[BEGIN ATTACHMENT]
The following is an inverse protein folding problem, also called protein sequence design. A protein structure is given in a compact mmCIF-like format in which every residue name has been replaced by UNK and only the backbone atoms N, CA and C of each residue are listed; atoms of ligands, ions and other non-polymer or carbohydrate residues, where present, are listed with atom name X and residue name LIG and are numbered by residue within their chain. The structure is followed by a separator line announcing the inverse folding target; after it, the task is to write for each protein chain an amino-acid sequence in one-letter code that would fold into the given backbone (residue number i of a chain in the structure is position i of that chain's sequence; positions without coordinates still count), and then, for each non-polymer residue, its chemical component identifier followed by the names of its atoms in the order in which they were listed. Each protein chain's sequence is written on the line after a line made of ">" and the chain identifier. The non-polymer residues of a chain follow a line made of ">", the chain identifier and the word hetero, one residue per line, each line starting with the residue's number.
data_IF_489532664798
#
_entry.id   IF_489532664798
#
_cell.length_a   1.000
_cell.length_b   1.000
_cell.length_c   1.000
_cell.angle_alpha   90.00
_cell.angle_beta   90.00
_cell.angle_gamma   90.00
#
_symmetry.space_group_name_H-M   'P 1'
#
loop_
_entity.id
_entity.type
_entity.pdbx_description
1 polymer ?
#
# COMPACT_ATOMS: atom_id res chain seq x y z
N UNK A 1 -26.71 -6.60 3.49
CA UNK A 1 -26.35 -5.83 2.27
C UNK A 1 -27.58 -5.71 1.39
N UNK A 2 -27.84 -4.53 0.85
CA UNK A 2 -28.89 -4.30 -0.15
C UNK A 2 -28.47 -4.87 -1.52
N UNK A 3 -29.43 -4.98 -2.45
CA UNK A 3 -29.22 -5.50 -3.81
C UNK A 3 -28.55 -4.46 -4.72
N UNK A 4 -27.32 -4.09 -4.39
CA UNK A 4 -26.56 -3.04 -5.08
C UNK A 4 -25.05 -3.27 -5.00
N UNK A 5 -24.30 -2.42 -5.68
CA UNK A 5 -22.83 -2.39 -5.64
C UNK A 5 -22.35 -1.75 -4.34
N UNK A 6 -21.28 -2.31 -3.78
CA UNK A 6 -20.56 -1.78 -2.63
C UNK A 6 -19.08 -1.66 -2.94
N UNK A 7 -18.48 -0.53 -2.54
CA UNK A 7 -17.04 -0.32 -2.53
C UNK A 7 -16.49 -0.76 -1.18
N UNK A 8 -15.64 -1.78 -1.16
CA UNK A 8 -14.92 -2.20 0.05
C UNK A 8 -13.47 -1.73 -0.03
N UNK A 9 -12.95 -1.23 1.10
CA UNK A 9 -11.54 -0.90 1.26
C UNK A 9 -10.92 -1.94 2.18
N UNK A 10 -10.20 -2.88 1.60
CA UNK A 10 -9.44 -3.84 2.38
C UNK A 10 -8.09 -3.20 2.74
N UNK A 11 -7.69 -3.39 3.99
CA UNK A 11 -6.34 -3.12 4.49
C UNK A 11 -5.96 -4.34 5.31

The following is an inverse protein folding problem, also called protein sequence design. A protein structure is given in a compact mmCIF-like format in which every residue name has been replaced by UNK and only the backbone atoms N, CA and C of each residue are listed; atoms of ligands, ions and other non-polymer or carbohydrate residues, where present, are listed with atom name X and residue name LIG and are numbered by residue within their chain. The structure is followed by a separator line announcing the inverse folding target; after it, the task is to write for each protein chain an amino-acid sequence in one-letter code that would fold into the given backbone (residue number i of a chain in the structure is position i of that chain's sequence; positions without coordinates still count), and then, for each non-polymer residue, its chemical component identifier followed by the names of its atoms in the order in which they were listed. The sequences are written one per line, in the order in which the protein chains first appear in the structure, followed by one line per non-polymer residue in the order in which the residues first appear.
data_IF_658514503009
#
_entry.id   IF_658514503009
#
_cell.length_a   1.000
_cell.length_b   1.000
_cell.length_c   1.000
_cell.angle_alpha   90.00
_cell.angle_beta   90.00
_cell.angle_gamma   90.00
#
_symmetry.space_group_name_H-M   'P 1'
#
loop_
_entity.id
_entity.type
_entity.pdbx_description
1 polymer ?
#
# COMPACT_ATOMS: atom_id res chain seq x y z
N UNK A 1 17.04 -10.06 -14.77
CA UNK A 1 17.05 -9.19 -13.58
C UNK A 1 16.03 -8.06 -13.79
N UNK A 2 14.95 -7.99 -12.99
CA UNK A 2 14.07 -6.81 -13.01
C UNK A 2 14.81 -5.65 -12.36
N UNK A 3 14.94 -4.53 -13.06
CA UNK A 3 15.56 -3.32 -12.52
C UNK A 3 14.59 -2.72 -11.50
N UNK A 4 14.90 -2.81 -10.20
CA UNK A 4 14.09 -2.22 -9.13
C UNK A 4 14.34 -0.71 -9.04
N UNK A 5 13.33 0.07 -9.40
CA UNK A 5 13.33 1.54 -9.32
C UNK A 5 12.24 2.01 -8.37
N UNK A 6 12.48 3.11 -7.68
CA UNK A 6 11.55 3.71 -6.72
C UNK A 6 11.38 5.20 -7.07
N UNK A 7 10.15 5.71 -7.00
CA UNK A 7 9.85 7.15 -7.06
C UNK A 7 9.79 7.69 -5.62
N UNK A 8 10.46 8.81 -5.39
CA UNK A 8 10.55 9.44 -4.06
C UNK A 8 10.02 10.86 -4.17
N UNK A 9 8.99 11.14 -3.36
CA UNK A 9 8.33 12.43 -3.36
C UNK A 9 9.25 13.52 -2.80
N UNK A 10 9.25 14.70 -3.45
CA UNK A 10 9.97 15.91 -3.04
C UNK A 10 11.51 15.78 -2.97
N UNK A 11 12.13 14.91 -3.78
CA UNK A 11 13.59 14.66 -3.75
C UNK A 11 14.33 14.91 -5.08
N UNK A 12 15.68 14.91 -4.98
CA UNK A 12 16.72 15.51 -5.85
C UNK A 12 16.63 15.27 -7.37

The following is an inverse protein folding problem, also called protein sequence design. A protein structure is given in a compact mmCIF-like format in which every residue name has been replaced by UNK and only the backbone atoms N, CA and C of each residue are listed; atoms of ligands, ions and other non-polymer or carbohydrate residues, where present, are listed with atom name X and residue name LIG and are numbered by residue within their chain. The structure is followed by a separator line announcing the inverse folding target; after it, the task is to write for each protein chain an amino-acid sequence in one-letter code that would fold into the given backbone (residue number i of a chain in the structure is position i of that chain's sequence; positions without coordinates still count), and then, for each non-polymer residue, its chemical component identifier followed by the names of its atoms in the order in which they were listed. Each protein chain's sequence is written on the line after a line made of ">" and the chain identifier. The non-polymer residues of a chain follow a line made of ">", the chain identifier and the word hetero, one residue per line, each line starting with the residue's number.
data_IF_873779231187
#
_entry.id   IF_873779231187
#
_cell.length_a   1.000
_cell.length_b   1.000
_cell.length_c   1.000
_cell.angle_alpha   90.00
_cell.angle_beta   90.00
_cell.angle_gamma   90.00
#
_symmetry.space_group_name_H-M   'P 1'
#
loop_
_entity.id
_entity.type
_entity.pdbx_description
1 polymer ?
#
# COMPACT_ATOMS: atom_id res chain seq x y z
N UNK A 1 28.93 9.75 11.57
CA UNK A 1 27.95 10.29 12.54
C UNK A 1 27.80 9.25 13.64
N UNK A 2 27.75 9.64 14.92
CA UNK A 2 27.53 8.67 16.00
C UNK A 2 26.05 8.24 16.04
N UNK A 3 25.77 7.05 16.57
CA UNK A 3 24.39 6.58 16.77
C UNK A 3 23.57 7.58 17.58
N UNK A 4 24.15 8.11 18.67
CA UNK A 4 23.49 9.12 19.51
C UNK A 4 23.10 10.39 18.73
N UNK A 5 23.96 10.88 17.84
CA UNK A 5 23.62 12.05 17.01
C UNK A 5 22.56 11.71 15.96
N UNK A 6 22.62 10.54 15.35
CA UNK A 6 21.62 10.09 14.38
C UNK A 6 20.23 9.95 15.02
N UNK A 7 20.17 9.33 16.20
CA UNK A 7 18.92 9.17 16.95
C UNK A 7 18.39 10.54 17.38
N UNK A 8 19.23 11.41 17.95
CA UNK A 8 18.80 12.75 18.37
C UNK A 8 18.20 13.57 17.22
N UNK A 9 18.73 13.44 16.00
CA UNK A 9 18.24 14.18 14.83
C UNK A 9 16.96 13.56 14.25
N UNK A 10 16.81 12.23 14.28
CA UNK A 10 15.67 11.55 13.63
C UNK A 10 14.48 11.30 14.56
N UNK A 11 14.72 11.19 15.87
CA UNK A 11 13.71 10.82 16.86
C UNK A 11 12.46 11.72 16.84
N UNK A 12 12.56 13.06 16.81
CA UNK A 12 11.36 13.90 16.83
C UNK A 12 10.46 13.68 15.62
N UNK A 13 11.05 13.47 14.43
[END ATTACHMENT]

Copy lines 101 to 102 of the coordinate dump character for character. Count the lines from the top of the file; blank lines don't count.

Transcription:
CA UNK A 9 8.33 12.43 -3.36
C UNK A 9 9.25 13.52 -2.80